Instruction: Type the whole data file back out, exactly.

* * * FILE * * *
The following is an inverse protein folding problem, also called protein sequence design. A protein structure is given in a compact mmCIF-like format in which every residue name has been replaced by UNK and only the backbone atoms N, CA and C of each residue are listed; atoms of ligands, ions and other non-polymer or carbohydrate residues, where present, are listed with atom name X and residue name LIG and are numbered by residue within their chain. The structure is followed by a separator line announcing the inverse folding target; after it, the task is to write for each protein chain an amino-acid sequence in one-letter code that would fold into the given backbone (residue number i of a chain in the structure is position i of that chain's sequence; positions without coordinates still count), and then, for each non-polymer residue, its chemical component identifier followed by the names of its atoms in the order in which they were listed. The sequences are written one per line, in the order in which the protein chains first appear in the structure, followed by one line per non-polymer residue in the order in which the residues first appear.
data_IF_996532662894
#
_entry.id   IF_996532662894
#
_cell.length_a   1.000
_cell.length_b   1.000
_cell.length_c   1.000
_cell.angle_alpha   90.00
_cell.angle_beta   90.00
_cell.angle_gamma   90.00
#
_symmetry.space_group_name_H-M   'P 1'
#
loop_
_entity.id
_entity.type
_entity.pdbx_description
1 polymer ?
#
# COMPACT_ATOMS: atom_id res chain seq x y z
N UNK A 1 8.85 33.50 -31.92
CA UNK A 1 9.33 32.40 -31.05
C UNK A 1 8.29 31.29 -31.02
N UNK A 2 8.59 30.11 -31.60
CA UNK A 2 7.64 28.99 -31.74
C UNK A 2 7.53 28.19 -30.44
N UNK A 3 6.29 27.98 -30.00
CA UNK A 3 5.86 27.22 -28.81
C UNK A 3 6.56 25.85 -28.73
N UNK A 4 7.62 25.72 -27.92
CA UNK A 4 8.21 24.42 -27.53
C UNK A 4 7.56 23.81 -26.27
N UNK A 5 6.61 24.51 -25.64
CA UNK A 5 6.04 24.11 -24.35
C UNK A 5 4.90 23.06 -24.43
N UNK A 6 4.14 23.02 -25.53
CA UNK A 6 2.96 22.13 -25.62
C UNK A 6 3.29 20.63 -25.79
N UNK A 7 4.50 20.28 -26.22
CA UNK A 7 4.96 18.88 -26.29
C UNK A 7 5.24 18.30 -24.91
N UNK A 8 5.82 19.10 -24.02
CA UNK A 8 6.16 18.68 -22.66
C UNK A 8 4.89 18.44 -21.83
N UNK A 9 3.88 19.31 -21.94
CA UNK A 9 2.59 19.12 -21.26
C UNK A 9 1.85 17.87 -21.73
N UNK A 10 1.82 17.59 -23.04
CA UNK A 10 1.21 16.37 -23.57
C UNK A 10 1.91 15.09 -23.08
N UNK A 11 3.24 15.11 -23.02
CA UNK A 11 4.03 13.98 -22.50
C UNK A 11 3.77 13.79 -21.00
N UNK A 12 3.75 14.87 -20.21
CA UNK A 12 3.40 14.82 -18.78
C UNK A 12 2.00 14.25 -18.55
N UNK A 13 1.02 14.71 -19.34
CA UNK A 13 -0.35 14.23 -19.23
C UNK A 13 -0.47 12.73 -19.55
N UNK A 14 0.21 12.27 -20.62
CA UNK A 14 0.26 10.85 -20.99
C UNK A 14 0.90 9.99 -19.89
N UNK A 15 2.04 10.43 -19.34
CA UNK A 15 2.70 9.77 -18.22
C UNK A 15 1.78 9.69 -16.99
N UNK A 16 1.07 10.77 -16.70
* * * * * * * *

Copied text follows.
The following is an inverse protein folding problem, also called protein sequence design. A protein structure is given in a compact mmCIF-like format in which every residue name has been replaced by UNK and only the backbone atoms N, CA and C of each residue are listed; atoms of ligands, ions and other non-polymer or carbohydrate residues, where present, are listed with atom name X and residue name LIG and are numbered by residue within their chain. The structure is followed by a separator line announcing the inverse folding target; after it, the task is to write for each protein chain an amino-acid sequence in one-letter code that would fold into the given backbone (residue number i of a chain in the structure is position i of that chain's sequence; positions without coordinates still count), and then, for each non-polymer residue, its chemical component identifier followed by the names of its atoms in the order in which they were listed. The sequences are written one per line, in the order in which the protein chains first appear in the structure, followed by one line per non-polymer residue in the order in which the residues first appear.
data_IF_996532662894
#
_entry.id   IF_996532662894
#
_cell.length_a   1.000
_cell.length_b   1.000
_cell.length_c   1.000
_cell.angle_alpha   90.00
_cell.angle_beta   90.00
_cell.angle_gamma   90.00
#
_symmetry.space_group_name_H-M   'P 1'
#
loop_
_entity.id
_entity.type
_entity.pdbx_description
1 polymer ?
#
# COMPACT_ATOMS: atom_id res chain seq x y z
N UNK A 1 8.85 33.50 -31.92
CA UNK A 1 9.33 32.40 -31.05
C UNK A 1 8.29 31.29 -31.02
N UNK A 2 8.59 30.11 -31.60
CA UNK A 2 7.64 28.99 -31.74
C UNK A 2 7.53 28.19 -30.44
N UNK A 3 6.29 27.98 -30.00
CA UNK A 3 5.86 27.22 -28.81
C UNK A 3 6.56 25.85 -28.73
N UNK A 4 7.62 25.72 -27.92
CA UNK A 4 8.21 24.42 -27.53
C UNK A 4 7.56 23.81 -26.27
N UNK A 5 6.61 24.51 -25.64
CA UNK A 5 6.04 24.11 -24.35
C UNK A 5 4.90 23.06 -24.43
N UNK A 6 4.14 23.02 -25.53
CA UNK A 6 2.96 22.13 -25.62
C UNK A 6 3.29 20.63 -25.79
N UNK A 7 4.50 20.28 -26.22
CA UNK A 7 4.96 18.88 -26.29
C UNK A 7 5.24 18.30 -24.91
N UNK A 8 5.82 19.10 -24.02
CA UNK A 8 6.16 18.68 -22.66
C UNK A 8 4.89 18.44 -21.83
N UNK A 9 3.88 19.31 -21.94
CA UNK A 9 2.59 19.12 -21.26
C UNK A 9 1.85 17.87 -21.73
N UNK A 10 1.82 17.59 -23.04
CA UNK A 10 1.21 16.37 -23.57
C UNK A 10 1.91 15.09 -23.08
N UNK A 11 3.24 15.11 -23.02
CA UNK A 11 4.03 13.98 -22.50
C UNK A 11 3.77 13.79 -21.00
N UNK A 12 3.75 14.87 -20.21
CA UNK A 12 3.40 14.82 -18.78
C UNK A 12 2.00 14.25 -18.55
N UNK A 13 1.02 14.71 -19.34
CA UNK A 13 -0.35 14.23 -19.23
C UNK A 13 -0.47 12.73 -19.55
N UNK A 14 0.21 12.27 -20.62
CA UNK A 14 0.26 10.85 -20.99
C UNK A 14 0.90 9.99 -19.89
N UNK A 15 2.04 10.43 -19.34
CA UNK A 15 2.70 9.77 -18.22
C UNK A 15 1.78 9.69 -16.99
N UNK A 16 1.07 10.77 -16.70